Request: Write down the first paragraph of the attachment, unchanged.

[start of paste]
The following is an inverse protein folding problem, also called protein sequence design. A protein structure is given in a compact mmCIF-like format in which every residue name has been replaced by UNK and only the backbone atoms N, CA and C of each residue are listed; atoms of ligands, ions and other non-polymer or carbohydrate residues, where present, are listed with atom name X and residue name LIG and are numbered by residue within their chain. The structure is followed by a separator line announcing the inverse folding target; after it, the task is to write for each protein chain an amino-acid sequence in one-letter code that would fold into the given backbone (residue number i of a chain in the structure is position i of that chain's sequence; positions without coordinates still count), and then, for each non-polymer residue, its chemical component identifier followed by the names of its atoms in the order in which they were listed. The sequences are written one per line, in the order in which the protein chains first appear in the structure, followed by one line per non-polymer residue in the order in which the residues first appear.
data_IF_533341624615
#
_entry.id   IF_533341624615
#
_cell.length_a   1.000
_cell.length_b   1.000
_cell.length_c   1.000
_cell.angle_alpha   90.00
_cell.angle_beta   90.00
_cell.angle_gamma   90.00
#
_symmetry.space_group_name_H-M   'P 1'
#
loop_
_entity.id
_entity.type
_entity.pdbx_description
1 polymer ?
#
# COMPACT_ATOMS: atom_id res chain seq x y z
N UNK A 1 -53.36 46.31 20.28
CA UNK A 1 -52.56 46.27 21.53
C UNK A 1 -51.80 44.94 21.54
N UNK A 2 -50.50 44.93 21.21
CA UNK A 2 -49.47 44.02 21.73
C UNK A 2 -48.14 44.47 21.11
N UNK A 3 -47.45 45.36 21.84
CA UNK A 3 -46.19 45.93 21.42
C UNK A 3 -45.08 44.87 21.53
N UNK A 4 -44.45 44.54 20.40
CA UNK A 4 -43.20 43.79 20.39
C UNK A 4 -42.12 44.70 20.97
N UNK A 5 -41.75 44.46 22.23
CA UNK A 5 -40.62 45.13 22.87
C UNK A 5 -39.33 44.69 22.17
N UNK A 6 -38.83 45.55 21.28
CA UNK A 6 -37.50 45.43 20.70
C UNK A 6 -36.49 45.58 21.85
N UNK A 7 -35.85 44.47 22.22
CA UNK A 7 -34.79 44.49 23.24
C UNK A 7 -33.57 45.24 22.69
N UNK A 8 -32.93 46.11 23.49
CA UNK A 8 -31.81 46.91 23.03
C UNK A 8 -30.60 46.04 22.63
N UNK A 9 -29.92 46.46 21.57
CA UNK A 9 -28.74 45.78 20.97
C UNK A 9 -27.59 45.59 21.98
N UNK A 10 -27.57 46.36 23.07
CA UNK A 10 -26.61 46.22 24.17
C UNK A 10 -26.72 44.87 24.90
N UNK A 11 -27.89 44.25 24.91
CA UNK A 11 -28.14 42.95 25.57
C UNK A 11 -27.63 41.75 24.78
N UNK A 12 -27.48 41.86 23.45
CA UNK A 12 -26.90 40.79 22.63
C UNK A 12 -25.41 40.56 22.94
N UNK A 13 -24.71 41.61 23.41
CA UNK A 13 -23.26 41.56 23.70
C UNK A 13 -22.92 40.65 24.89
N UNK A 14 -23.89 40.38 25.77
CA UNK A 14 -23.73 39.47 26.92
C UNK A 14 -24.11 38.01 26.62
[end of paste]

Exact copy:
The following is an inverse protein folding problem, also called protein sequence design. A protein structure is given in a compact mmCIF-like format in which every residue name has been replaced by UNK and only the backbone atoms N, CA and C of each residue are listed; atoms of ligands, ions and other non-polymer or carbohydrate residues, where present, are listed with atom name X and residue name LIG and are numbered by residue within their chain. The structure is followed by a separator line announcing the inverse folding target; after it, the task is to write for each protein chain an amino-acid sequence in one-letter code that would fold into the given backbone (residue number i of a chain in the structure is position i of that chain's sequence; positions without coordinates still count), and then, for each non-polymer residue, its chemical component identifier followed by the names of its atoms in the order in which they were listed. The sequences are written one per line, in the order in which the protein chains first appear in the structure, followed by one line per non-polymer residue in the order in which the residues first appear.